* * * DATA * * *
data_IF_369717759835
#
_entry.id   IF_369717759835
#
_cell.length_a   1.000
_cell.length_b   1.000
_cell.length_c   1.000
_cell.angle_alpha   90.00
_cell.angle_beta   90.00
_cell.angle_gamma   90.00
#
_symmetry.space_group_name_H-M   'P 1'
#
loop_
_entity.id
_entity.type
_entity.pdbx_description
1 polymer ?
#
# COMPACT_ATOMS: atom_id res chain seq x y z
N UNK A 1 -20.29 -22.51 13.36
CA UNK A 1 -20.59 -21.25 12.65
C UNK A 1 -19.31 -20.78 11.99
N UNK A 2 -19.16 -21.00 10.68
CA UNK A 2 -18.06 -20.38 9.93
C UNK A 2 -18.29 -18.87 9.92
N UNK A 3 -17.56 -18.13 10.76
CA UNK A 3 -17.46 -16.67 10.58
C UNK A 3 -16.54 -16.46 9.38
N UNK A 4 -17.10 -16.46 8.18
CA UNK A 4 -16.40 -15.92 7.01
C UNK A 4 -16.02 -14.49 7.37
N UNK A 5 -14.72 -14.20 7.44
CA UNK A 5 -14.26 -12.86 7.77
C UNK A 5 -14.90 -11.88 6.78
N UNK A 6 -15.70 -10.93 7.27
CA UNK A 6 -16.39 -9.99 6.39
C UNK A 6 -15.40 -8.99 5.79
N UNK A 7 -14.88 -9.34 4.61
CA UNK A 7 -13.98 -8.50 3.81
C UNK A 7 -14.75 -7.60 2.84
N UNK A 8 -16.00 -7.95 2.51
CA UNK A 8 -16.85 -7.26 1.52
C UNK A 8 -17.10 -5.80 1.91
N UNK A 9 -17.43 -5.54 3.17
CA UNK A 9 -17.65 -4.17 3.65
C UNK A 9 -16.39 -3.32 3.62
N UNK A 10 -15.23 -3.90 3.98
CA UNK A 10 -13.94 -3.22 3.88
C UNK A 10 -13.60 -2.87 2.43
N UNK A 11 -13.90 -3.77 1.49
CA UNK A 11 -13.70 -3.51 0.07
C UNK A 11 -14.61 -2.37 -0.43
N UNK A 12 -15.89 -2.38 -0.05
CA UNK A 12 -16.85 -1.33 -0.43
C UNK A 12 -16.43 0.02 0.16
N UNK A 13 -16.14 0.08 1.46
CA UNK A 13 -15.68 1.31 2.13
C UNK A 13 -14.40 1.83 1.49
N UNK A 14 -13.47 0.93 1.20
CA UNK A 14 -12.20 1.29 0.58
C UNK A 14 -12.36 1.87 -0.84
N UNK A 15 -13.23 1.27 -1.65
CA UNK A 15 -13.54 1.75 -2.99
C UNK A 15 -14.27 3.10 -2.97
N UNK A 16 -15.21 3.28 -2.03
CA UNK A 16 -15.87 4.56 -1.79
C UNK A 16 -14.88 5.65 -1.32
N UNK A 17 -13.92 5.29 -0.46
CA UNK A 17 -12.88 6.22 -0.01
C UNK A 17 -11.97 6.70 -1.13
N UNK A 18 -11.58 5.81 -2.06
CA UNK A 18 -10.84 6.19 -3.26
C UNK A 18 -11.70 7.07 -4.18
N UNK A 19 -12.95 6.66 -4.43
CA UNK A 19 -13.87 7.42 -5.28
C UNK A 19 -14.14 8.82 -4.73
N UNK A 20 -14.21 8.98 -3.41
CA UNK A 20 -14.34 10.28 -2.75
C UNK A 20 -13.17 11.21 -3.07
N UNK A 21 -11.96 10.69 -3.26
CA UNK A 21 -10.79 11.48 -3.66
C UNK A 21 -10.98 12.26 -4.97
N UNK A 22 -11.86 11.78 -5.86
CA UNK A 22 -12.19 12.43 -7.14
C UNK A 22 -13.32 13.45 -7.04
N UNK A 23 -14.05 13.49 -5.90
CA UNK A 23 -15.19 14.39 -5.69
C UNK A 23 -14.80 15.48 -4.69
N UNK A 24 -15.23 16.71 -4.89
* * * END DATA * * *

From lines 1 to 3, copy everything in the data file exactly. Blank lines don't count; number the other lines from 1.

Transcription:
data_IF_369717759835
#
_entry.id   IF_369717759835